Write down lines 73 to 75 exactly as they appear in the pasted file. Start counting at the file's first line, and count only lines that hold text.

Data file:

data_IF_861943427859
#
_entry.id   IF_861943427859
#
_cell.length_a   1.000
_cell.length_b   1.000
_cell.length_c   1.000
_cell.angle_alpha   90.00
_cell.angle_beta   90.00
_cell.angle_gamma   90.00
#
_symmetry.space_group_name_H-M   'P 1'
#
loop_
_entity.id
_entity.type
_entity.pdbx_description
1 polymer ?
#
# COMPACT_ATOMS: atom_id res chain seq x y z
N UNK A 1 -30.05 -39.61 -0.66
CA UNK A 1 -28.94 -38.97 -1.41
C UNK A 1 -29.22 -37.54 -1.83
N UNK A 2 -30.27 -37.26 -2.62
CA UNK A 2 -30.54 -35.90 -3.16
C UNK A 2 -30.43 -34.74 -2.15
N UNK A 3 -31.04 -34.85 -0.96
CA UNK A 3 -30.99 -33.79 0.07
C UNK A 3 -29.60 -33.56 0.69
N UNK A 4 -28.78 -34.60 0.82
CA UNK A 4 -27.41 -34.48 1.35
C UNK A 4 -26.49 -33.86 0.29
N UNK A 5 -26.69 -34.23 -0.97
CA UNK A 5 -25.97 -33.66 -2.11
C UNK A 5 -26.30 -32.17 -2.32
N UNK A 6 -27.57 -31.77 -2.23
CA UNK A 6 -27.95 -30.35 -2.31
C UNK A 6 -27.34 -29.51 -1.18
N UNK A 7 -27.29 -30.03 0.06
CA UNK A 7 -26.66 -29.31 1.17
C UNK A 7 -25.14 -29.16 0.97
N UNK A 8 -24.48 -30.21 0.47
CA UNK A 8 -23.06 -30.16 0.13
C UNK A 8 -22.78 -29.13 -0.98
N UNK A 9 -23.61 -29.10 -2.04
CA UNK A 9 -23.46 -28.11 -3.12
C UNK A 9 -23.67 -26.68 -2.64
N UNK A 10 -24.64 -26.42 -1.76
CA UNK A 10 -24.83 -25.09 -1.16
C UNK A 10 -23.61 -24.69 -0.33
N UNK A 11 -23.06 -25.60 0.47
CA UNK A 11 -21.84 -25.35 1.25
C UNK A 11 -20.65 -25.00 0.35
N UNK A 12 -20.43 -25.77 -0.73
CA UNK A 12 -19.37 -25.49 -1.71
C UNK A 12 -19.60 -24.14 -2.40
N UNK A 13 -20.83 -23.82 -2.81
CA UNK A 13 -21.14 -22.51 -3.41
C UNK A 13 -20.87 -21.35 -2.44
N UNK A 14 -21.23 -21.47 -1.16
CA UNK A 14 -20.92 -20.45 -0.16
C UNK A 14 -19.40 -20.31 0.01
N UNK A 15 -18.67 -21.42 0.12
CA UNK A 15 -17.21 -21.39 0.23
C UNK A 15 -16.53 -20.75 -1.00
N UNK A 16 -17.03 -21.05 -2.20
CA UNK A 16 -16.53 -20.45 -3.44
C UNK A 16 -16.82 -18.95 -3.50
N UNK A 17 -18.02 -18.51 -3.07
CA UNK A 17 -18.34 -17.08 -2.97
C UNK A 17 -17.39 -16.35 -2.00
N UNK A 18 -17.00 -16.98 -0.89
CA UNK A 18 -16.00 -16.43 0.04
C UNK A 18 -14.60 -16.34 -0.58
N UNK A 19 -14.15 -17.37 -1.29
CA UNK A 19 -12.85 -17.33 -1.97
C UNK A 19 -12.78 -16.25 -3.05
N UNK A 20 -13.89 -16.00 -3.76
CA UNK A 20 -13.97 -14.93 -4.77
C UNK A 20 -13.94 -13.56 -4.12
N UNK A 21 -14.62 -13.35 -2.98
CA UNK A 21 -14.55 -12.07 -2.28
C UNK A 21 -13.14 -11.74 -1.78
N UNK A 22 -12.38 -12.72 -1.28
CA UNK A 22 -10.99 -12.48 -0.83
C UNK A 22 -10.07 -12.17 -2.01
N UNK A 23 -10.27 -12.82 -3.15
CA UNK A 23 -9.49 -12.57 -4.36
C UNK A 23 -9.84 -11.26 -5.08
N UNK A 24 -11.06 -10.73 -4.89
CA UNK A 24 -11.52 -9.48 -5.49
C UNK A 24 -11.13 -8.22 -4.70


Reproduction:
CA UNK A 18 -16.00 -16.43 0.04
C UNK A 18 -14.60 -16.34 -0.58
N UNK A 19 -14.15 -17.37 -1.29